July 21, 2015: 1:11 PM ET
Boeing forecasts more than 500,000 new commercial pilots will be needed by 2034.
It could be time to start looking at flight schools.
Technicians will be in even hotter demand. Boeing projects 609,000 new commercial aircraft maintenance workers will be required by 2034.
Global economic growth is spreading wealth and making travel possible for millions of new fliers around the world.
Last month Boeing said close to 38,000 passenger planes -- worth $5.6 trillion -- will be needed over the next 20 years to meet surging travel demand. It's in line with rival Airbus' ( recent forecast for 32,600 new aircraft by 2034. )
At the same time, planes are getting larger.
A spokeswoman for Boeing said bigger planes need larger pilot crews, while pilot attrition rates are coinciding with newer fleets, increasing the demand for these jobs.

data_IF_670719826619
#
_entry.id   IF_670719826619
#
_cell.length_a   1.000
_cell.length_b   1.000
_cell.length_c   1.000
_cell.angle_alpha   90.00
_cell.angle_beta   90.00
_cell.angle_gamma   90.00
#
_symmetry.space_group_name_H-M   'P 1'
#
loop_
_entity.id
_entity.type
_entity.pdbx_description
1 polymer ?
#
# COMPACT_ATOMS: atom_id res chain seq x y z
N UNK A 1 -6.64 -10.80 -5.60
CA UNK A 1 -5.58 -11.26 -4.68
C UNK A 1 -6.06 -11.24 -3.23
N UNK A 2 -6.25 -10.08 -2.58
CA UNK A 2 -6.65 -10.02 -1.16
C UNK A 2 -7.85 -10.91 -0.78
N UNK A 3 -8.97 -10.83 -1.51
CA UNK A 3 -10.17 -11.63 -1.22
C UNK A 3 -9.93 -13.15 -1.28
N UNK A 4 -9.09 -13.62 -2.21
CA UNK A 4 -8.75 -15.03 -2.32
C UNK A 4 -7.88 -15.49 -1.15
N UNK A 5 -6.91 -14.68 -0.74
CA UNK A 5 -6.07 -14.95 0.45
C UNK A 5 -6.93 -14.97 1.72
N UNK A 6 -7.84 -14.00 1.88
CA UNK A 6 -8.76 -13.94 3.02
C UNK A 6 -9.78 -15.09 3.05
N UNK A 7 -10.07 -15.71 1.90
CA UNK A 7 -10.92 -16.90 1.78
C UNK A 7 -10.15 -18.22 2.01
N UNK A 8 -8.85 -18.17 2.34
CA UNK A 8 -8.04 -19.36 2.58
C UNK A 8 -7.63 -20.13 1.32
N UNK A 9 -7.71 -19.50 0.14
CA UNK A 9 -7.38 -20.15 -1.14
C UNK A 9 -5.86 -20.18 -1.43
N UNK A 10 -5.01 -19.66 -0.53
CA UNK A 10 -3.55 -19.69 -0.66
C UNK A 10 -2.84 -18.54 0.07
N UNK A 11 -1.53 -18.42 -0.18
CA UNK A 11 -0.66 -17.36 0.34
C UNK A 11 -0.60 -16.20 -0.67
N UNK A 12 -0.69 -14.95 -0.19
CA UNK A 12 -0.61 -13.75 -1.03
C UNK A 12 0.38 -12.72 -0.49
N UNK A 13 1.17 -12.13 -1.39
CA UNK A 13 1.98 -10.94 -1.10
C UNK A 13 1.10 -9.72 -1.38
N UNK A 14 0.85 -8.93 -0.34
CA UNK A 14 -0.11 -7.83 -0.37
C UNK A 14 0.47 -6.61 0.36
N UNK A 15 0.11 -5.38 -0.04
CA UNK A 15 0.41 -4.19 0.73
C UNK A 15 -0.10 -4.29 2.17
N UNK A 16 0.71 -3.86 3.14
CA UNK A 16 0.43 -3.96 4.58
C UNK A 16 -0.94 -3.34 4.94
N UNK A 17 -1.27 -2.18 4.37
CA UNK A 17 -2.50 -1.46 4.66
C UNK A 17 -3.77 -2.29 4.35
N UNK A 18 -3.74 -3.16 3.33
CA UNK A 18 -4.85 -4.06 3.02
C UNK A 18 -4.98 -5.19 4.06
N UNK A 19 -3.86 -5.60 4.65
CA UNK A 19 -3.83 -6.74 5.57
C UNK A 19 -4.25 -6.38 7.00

Much of the demand is coming from Asia.
About 40% of new airplane deliveries will go to carriers in the region, according to Boeing. The company said more than 100 million new passengers will enter the Asian market each year for the "foreseeable future". Budget air travel has proved a hit all over the world, but nowhere more so than in Asia.
The region is also facing the biggest pilot skills gap. It needs 226,000 new pilots by 2034. That's followed by North America and Europe, where demand for new pilots sits at 95,000.
The remainder of the roughly half a million new pilots needed will work for carriers across the Middle East, Latin America, Africa and Russia.
Wannabe pilots might want to avoid the United Kingdom and look elsewhere for a job.
The British Airline Pilots Association said airlines haven't been recruiting over the last few years, while flying schools continue to pump out qualified recruits. More than 500 of its pilot members are unemployed.
The industry group, which has about 10,000 members, said it's becoming increasingly expensive to train as a pilot. It costs around £80,000 ($124,000) for a basic pilot's license in the U.K.
"The costs and risks associated with becoming an airline pilot today have risen exponentially," said Wendy Pursey, head of career services at BALPA.